MONTGOMERY, AL - Alabama Power will soon begin reducing by 10 percent the releases of water from hydroelectric dams on the Coosa and Tallapoosa rivers. The reduction is part of an effort to conserve water supplies in the face of developing drought conditions and could begin as early as the first week of December.
The National Weather Service and the state climatologist have forecast drought conditions to persist or intensify through the normally wet winter season. The 10 percent reduction will cut flows from the company's Coosa and Tallapoosa hydroelectric projects into the Alabama River above Montgomery from 4,640 cubic feet per second (cfs) to about 4,176 cfs. The reduction will help Alabama Power to conserve water in its reservoirs on the two rivers.
"We appreciate the timely action by the U.S. Army Corps of Engineers to grant our request for this limited reduction in the flow of water that we normally release to support navigation downstream," said Matt Bowden, Alabama Power's vice president of Environmental Affairs.
In addition to the flow reductions, Alabama Power is pursuing additional measures, including requesting temporary variances to allow higher winter pools at Weiss, Logan Martin, Harris and Martin lakes. These variances in the requirements outlined in Alabama Power's federal licenses would allow the company to capture and store water earlier than normal over the winter months, in an effort to improve the likelihood of filling the reservoirs during the predicted dry conditions this winter and spring.
"These actions will improve our ability to manage the water that is available during this drought," Bowden said. "People should understand that droughts and their severity are hard to predict. The steps being taken by the company now are proactive efforts, consistent with our drought plan. They are designed to reduce the effects of drought, which can impact numerous stakeholders both on the reservoirs and downstream."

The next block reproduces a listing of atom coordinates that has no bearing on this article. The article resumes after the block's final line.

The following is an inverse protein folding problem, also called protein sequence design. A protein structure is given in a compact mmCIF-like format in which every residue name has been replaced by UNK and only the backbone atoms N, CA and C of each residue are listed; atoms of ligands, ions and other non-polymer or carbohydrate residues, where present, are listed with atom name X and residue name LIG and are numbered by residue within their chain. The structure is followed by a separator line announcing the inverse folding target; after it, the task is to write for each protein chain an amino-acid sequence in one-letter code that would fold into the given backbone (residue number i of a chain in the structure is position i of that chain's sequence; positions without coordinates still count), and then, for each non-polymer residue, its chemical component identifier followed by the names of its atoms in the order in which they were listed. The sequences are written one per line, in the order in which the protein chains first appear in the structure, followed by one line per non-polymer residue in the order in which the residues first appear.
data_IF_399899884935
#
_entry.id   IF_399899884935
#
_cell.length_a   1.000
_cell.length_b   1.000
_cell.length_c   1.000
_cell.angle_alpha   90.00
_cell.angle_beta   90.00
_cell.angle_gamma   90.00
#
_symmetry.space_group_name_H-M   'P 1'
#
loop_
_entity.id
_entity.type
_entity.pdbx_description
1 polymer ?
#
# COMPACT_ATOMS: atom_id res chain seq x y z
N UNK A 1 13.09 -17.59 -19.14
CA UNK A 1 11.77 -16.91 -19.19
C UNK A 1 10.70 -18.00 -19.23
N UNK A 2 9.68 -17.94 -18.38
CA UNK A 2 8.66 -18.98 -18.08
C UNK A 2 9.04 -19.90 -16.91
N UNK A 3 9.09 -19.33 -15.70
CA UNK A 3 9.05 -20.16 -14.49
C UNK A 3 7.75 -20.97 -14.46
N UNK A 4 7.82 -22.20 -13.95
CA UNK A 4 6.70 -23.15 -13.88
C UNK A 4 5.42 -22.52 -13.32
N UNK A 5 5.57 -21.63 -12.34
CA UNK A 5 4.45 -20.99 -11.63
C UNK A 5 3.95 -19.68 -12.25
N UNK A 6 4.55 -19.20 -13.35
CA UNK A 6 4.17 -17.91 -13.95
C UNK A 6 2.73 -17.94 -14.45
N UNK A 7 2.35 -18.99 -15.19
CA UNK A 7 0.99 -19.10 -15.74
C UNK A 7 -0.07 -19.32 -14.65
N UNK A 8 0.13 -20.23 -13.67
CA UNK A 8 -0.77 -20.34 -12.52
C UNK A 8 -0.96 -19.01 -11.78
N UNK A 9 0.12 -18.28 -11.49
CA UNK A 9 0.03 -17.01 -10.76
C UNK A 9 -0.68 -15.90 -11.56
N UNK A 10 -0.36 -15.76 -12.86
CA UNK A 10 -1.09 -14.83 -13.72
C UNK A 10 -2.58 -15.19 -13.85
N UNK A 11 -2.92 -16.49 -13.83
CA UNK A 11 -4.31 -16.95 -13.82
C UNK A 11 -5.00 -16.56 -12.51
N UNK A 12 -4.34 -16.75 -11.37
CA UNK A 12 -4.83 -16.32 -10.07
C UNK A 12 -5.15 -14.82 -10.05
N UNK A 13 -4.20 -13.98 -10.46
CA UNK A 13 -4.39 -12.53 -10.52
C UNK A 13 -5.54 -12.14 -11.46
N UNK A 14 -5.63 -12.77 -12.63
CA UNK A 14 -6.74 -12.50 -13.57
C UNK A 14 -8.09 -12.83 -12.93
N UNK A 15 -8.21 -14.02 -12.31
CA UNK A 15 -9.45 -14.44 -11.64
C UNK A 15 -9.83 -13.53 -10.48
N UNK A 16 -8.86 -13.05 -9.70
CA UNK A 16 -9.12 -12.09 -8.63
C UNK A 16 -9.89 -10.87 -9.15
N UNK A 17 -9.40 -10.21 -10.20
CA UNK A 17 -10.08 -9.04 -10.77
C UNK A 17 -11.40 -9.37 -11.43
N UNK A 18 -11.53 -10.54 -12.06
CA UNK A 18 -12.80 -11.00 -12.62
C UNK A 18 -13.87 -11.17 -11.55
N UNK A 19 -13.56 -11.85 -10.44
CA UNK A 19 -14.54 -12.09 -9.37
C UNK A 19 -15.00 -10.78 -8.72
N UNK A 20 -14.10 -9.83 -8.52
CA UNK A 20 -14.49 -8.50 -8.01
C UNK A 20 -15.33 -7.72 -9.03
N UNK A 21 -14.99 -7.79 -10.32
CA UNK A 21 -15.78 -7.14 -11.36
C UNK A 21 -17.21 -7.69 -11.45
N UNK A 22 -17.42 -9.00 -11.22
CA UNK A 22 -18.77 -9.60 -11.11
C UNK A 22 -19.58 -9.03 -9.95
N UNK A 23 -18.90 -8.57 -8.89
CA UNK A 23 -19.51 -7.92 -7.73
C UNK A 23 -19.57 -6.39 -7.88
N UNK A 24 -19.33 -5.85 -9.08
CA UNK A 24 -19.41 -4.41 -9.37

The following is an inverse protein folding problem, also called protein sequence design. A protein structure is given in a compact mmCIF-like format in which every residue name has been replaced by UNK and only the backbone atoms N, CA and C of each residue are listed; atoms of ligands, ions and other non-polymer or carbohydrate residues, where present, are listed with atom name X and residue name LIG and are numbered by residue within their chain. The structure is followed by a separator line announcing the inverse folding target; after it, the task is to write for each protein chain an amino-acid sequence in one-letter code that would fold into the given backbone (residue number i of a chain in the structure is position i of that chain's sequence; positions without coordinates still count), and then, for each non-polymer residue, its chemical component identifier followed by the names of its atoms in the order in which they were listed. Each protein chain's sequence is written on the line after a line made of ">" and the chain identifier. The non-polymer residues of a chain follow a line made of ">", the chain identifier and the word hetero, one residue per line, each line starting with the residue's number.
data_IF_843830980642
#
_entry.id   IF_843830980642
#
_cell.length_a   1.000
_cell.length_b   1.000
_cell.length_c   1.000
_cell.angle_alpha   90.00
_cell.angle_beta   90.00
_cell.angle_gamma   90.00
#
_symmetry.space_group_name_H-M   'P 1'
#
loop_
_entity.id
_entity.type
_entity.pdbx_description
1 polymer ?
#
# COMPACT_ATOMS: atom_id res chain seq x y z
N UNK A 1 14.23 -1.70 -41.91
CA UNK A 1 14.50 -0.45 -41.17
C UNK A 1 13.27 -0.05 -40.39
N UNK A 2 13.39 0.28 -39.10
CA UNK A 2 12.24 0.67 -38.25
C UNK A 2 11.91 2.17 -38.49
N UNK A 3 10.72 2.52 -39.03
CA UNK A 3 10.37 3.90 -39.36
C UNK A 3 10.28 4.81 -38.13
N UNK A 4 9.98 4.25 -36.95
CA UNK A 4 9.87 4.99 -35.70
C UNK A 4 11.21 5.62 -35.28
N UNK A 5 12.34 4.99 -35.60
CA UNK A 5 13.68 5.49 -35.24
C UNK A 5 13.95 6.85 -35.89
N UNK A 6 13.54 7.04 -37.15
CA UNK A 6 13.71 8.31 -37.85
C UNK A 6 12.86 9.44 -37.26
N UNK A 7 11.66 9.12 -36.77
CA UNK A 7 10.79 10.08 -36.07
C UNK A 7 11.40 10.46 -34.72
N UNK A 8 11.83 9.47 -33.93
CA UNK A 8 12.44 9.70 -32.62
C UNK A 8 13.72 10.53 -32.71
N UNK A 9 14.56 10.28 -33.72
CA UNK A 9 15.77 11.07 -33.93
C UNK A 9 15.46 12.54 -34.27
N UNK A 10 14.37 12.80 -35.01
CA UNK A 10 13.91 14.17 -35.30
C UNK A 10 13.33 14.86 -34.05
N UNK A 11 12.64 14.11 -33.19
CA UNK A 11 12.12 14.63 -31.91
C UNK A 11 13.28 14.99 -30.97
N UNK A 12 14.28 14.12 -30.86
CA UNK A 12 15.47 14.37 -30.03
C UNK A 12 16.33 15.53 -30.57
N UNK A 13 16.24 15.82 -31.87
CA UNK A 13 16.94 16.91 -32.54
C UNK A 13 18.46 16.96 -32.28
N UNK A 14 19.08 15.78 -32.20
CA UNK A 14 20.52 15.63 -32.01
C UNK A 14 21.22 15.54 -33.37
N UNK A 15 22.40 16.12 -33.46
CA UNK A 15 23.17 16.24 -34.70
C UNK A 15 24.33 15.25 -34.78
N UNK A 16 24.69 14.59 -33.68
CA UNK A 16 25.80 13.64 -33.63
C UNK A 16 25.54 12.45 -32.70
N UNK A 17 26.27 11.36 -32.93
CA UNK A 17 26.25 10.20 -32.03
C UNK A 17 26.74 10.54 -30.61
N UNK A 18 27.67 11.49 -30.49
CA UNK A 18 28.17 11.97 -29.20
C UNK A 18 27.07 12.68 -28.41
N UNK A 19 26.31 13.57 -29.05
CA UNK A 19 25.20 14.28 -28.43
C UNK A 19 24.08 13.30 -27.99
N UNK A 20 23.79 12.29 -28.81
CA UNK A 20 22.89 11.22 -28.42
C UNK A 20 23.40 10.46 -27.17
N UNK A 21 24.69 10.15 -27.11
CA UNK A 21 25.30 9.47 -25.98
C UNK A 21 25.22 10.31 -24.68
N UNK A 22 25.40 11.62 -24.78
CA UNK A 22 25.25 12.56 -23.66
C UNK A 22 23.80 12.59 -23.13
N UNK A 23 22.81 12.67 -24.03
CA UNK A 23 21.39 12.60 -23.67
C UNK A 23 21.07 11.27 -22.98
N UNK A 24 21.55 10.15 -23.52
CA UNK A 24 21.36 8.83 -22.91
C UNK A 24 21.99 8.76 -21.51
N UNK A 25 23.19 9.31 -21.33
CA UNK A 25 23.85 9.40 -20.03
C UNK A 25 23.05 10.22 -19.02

Alabama Power releases water from the lakes to meet downstream needs such as navigation, fisheries, water supply and water quality. During drought conditions, the company operates its hydro facilities with one purpose in mind: to manage the limited water resources in the most effective and responsible way.
Alabama Power will remain in close contact with federal and state agencies to monitor developing drought conditions and develop responses that protect water quality, wildlife and navigation to the fullest possible extent. The relevant agencies include the governor's office, the Federal Energy Regulatory Commission, the U.S. Fish and Wildlife Service, the Alabama Department of Conservation and Natural Resources, the Alabama Department of Environmental Management and the state Office of Water Resources. The company will also work to keep lake communities, the public and others informed about its hydro operations.
With the early stages of drought, the full impact to Alabama Power's storage reservoirs is unknown. The temporary variances and other measures will be re-evaluated as conditions improve or deteriorate. Individuals with boats and water-related equipment and facilities should always stay alert to changing conditions and be prepared to take the necessary steps to protect their property.
For the latest on lake levels and Alabama Power's efforts to manage through the drought, visit www.alabamapower.com and click the "Lake Conditions" link on the left side of the page. Information can also be obtained by calling Alabama Power's automated Reservoir Information System at 1-800-LAKES11 (1-800-525-3711).